I’m new to holochain development and am curious what possible benefits can be gained from building a board game app with a ranking system on holochain.
Also what would be more difficult on holochain? Like maybe timers?
If anyone else is working on a Go/baduk app I’d love to know. I know it’s more popular in asia.
Sounds like a fun idea! What benefits could be gained… I think the most pragmatic benefit is the fact that you aren’t dependent on the uptime of a central server and the potentially shaky business model that keeps it running — the app is the infrastructure
Of course there are tradeoffs to consider, like the fact that the framework is still in development, and that it’s always been difficult for peers in a P2P network to find each other without a bit of centralisation.
Provably accurate timers would definitely be harder — one idea is that players could elect a ‘judge’ node that receives copies of the moves and timestamps them. I’m sure there are other ideas!
@pauldaoust thanks for the response. I’ve been looking through a ton of holochain resources to try to come up with ways that I want to design happs. Turns out there was a dev camp on games GitHub - willemolding/generic-game-holochain: Checkers, tic-tac-toe, connect-4. These are all the same right? A framework for two player, turn based, perfect information games on Holochain.
I agree that not needing a central server is probably the main benefit. I never thought of judge nodes
Going through the core concept tutorials was interesting. I feel like I have a better grasp of what holochain can do. The marketing of holochain though really did confuse me, compared to looking at actual code. Even though I’ve done a decent amount of reading on social ecology, bottom up type structures and philosophy, I still don’t understand what you guys mean by no absolute truth or agent centric. At least I don’t get how all these metaphysical ideas relate to happ developers specifically (It makes a bit more sense to me as it relates to holochain core devs).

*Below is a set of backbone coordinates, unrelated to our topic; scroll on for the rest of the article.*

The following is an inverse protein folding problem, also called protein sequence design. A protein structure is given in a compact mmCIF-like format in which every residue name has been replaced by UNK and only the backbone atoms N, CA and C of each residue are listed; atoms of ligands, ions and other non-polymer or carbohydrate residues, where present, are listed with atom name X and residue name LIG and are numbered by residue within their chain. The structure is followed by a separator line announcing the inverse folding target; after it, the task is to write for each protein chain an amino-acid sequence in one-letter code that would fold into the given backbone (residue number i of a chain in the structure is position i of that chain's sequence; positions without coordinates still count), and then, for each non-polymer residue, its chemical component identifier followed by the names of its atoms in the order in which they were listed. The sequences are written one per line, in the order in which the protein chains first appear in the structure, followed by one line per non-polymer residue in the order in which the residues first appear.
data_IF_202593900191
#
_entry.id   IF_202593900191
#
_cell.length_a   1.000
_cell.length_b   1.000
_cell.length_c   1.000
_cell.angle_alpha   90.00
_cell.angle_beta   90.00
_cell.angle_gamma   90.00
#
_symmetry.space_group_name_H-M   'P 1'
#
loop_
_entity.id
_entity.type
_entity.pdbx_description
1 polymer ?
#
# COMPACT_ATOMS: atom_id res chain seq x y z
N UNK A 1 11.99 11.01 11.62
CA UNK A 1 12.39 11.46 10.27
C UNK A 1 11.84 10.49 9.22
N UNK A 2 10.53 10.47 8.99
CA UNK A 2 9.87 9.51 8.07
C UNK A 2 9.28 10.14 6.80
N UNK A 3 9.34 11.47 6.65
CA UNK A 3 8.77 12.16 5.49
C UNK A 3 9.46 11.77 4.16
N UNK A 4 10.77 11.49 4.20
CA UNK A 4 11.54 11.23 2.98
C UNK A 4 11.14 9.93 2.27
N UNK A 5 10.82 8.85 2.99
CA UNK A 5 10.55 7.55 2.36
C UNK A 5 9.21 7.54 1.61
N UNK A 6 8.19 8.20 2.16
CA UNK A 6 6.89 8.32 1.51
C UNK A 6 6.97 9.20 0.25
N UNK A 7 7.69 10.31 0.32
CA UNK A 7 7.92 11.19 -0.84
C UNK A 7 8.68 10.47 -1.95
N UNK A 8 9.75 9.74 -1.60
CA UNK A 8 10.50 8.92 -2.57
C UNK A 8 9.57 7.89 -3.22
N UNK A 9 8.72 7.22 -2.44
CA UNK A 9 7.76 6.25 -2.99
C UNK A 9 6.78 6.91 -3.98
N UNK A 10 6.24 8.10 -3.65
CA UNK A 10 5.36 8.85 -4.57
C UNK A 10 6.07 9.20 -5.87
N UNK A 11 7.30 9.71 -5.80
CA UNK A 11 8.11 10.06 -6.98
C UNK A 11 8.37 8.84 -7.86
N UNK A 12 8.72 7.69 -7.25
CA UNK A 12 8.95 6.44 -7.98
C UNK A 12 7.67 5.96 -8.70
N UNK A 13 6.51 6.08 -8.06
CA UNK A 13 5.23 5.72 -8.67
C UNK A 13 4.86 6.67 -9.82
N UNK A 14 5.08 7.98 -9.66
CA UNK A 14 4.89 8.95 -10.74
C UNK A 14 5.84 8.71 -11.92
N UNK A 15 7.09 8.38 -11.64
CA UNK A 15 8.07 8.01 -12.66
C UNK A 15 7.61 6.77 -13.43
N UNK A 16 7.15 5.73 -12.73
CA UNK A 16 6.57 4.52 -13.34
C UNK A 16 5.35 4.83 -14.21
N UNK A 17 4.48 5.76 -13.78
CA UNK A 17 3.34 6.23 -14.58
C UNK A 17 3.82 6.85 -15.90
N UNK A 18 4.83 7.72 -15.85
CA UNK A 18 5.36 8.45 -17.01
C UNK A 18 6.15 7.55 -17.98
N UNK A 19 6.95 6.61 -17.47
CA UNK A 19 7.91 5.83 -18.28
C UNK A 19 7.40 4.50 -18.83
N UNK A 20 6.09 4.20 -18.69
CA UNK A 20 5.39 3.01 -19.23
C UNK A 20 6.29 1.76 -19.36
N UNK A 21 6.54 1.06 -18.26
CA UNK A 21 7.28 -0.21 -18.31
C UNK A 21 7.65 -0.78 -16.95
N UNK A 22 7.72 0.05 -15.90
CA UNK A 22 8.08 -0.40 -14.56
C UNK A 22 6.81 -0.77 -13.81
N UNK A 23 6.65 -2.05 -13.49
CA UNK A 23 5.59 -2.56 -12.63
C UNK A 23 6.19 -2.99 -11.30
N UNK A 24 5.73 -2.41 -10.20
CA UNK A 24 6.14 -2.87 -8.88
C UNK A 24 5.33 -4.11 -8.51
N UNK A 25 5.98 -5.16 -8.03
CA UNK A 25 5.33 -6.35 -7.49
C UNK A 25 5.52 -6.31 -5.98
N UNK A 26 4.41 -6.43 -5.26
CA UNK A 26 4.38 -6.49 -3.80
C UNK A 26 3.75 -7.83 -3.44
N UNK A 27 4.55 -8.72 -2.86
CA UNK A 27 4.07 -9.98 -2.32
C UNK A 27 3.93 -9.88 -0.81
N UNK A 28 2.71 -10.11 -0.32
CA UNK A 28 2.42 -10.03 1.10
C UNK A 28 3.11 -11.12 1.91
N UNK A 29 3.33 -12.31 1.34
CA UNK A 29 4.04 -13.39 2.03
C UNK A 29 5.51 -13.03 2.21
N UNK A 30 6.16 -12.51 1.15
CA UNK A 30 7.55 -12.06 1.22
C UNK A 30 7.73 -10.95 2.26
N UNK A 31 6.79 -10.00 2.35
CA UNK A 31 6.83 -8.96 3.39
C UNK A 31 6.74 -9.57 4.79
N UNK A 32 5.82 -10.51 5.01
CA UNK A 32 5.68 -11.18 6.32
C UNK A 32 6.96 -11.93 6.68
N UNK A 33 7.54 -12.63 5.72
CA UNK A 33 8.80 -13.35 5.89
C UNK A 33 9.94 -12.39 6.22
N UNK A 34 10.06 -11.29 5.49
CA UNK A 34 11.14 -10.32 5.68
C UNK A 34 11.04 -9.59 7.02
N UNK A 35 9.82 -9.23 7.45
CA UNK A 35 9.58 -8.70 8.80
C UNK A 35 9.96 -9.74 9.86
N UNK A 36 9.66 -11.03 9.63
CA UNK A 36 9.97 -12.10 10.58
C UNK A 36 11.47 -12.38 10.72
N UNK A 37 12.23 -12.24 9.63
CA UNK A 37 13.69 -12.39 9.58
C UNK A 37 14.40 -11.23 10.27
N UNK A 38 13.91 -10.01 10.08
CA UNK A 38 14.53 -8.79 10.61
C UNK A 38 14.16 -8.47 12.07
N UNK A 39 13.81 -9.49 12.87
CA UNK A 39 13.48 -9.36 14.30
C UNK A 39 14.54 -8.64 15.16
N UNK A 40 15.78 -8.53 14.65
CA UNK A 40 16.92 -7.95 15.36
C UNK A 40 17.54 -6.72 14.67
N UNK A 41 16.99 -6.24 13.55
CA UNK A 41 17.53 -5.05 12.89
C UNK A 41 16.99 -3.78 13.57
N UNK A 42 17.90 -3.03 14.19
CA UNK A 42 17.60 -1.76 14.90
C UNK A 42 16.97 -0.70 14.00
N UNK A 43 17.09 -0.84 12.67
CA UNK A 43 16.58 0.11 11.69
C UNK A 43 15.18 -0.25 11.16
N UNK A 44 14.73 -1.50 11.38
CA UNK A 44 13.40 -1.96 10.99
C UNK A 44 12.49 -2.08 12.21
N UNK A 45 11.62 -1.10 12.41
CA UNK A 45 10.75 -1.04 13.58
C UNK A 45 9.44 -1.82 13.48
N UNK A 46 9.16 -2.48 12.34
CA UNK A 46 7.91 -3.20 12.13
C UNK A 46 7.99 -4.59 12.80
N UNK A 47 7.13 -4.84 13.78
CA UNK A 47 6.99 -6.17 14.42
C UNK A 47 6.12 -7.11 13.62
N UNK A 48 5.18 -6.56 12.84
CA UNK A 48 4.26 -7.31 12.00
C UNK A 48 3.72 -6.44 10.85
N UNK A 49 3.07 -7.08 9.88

@Alexr1239 thanks for the feedback on the woo-woo-ness of the whole ‘no absolute truth’ thing as it relates to app dev. After trying to digest it over the past two years (and getting indigestion a few times) I think I’ve got a half-decent grasp of the consequences for devs and UX… I want to write an article on it, but in the meantime here’s my take:
- It costs energy to keep information in coherence, because entropy is always chipping away at it (cf Claude Shannon’s information theory).
- The more copies of a piece of information there are, the more energy it takes to keep it in coherence across all copies. In a distributed system, entropy takes the form of interrupted communication, synchronisation issues, hardware failures, and malicious agents.
- Therefore, you have a few choices:
- Choose one canonical source of information and discard all other perspectives. This is the cheapest, and is appropriate whenever there should be a single authority. Server-based systems choose this because simplicity and control.
- Coordinate everyone so that they have the same information, often at great energy cost. For systems that don’t involve malicious actors, this requires a Byzantine fault-tolerant coordination protocol that can tolerate 1/3 corruption. For systems that do involve malicious actors, you need to go one step further and introduce economic penalties for intentionally introducing entropy (corrupting the data set), namely proof-of-work or proof-of-stake. This is the approach that blockchain is taking.
- Embrace the fact that every node has a different perspective, and design systems that equip each agent to make their own decisions about the quality of the data they’re seeing. This is the approach that Holochain, Secure Scuttlebutt, Git, and probably others are taking. (I’d characterise all three as ‘agent-centric’.)